According to the U.S. Bureau of Labor Statistics (BLS), there were 263,000 job openings within the construction industry in June 2018.
BLS projects faster-than-average employment growth in the industry through 2026 with the median annual wage of $45,820 in 2017 surpassing the $37,690 median wage for all industries.
In some U.S. states, you may need direct work experience in order to get a license, while in others, you don’t need any to become a general contractor. You should verify this by checking your state’s local requirements.
That being said, you can always take Stratford Career Institute’s Contractor / Construction Management course to stand out from the competition and help prepare yourself for this rewarding career!
How Much Experience Do I Need?
If you don’t have any prior construction experience, consider apprenticing or taking on small jobs that don’t require a license. This could help you get a better idea of the industry.
What is a Contractor License?
A contractor license is a license, provided either by the government or a ‘professional organization’ such as a union or guild, that allows its holder to legally perform various contracting jobs.
The most common types of contractor licenses are general contractor, subcontractor, electrician, roofer, and plumber.
Get a Contractor License Without Experience
The states of Florida, Louisiana, Colorado, Connecticut, Kansas, Indiana, Kansas, Missouri, New Hampshire, New York, Ohio, Pennsylvania, and Wyoming don’t require a state license for contractors.
One of the most common, and often easiest ways that people without any prior experience can gain access to a contractor license is by utilizing either an “RMO” or “RME.”
RMO stands for “Responsible Managing Officer.” The RMO is a licensed contractor who allows their license number to be used by an existing business to take on construction projects over $500.
RME stands for “Responsible Managing Employee,” and is the same as an RMO, except the contractor qualifying the company is an employee.
What Types of Services Do I Want to Provide?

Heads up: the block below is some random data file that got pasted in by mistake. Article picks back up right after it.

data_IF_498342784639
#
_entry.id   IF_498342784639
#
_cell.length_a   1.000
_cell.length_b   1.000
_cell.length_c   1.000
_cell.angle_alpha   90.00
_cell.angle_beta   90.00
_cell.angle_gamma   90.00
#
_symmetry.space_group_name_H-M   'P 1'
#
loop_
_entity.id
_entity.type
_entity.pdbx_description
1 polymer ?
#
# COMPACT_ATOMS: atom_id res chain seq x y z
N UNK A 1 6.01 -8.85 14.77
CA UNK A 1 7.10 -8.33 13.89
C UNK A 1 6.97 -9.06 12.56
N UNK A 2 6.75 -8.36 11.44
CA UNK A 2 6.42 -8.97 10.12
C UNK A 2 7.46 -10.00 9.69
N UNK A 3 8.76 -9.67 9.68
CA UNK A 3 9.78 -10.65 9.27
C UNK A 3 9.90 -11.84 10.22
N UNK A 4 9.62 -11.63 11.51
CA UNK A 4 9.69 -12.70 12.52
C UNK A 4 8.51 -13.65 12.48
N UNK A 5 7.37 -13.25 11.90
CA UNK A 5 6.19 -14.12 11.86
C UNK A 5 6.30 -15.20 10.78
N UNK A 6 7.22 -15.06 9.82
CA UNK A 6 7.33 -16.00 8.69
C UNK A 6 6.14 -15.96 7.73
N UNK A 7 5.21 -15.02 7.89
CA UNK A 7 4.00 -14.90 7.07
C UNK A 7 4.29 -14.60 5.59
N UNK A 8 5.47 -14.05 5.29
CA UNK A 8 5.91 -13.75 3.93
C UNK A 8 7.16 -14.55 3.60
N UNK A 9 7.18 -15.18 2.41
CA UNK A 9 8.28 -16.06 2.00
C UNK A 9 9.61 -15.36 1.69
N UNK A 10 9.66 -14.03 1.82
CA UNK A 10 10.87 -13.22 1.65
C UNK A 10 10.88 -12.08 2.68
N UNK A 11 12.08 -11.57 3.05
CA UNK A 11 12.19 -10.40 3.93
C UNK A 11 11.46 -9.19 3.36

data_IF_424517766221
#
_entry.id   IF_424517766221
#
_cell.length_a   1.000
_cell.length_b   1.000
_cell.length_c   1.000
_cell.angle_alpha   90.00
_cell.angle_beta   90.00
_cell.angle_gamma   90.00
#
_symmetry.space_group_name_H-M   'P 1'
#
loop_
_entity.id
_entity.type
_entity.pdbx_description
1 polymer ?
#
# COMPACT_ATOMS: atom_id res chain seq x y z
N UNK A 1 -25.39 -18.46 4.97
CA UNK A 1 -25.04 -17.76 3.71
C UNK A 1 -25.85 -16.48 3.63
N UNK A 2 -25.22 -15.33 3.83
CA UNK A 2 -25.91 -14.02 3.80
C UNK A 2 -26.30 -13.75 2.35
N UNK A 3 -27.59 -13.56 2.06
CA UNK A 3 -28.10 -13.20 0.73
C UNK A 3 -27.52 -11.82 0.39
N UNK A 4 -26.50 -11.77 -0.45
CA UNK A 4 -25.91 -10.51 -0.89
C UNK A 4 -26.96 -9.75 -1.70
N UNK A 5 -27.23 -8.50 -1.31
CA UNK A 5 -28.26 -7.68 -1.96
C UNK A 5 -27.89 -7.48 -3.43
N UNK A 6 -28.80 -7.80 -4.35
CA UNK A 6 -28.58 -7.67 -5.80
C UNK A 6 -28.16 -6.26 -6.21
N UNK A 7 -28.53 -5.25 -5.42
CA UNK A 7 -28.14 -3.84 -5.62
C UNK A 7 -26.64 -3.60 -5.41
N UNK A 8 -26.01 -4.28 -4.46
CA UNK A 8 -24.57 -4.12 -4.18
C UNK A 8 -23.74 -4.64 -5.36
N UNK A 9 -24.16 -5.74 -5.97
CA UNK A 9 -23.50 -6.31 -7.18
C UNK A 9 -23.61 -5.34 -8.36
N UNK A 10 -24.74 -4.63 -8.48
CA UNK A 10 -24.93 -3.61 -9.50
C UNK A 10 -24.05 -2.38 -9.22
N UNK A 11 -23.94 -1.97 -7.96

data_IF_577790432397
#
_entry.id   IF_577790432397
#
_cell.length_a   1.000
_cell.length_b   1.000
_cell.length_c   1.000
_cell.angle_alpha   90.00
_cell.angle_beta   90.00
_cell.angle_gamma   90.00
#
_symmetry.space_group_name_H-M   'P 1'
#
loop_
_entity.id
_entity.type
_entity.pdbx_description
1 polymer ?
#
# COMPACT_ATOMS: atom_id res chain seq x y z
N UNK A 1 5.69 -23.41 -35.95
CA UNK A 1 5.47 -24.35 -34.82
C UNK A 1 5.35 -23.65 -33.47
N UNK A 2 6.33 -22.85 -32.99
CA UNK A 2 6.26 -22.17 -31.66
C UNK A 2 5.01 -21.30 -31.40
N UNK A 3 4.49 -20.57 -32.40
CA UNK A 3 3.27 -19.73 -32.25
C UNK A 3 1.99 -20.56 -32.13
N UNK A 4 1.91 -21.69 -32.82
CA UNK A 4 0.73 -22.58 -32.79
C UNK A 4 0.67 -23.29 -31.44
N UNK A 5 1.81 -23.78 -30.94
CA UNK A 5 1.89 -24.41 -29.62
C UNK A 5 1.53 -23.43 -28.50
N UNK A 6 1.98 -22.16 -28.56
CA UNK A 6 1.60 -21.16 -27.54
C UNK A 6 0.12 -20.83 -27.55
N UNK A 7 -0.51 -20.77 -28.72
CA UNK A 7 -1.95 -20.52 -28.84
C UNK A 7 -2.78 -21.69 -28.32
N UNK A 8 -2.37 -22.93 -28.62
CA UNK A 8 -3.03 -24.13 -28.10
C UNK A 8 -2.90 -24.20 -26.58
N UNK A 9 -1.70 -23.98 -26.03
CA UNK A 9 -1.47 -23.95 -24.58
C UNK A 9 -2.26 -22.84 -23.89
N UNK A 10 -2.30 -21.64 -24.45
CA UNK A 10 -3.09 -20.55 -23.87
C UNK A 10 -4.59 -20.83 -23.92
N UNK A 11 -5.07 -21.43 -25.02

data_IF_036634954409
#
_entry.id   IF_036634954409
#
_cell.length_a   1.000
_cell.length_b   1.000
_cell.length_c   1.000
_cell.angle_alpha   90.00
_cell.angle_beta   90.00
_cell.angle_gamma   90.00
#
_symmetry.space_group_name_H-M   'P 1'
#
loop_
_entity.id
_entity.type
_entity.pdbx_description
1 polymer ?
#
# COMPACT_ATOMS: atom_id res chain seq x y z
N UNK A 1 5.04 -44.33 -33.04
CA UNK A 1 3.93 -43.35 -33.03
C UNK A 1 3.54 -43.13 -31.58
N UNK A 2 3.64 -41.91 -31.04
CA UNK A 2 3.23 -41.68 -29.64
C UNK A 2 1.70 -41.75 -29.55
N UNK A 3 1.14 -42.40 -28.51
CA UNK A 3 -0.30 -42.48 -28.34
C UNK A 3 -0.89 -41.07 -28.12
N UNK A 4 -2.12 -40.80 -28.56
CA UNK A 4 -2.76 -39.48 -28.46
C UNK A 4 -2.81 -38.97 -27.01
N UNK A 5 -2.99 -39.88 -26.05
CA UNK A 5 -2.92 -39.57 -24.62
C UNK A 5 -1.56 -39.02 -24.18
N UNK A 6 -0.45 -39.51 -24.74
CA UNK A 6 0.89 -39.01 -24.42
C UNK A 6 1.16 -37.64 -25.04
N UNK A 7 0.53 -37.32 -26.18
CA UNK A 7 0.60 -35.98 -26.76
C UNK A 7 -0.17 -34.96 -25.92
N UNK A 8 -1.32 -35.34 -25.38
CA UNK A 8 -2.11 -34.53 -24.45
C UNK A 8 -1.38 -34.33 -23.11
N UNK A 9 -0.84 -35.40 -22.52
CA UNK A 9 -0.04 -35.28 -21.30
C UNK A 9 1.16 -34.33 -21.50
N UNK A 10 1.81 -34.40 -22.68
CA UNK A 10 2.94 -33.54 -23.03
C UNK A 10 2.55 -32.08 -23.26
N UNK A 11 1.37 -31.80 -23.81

Some people like the security of large jobs, while others prefer the flexibility of more short-term projects.
If you’re looking at getting a contractor license of some sort, it is important to consider the kinds of job, the kinds of work, that most appeals to you. It’s also important to take into consideration your long-term goals.
In other words, the amount of work that you can do before you have to get a contractor license should only be part of the equation. The amount of work you can take on also depends on the project cost and your geographic area.
How Can I Get a Contractor License?
Applying for a formal license through the U.S. Contractors State License Board (CSLB) requires at least four years of journeyman levelwork experience in a specialty work area in the last 10 years.
The CSLB maintains a database of licensed individuals, partnerships, LLCs, C-Corps and S-Corps which are kept on a public record. This board provides and proctors examinations for prospective contractors, performs sting operations to catch unlicensed contractors, and manages the entire licensing process.
That is why it’s important to start building your background knowledge and work experience now.
Stratford’s Contractor/Construction Management course covers the basics of construction management and includes modules on measurements, estimations, job site management, general construction knowledge and more.
This educational program is an introductory course designed to help students gain knowledge necessary for the vocational application of this subject. Completion of a Stratford Career Institute program does NOT fulfill the legal requirements of particular state licenses or certifications, which may require additional training or apprenticeships.
Interested in Becoming a General Contractor?
Get started by enrolling in our contractor / construction management course today!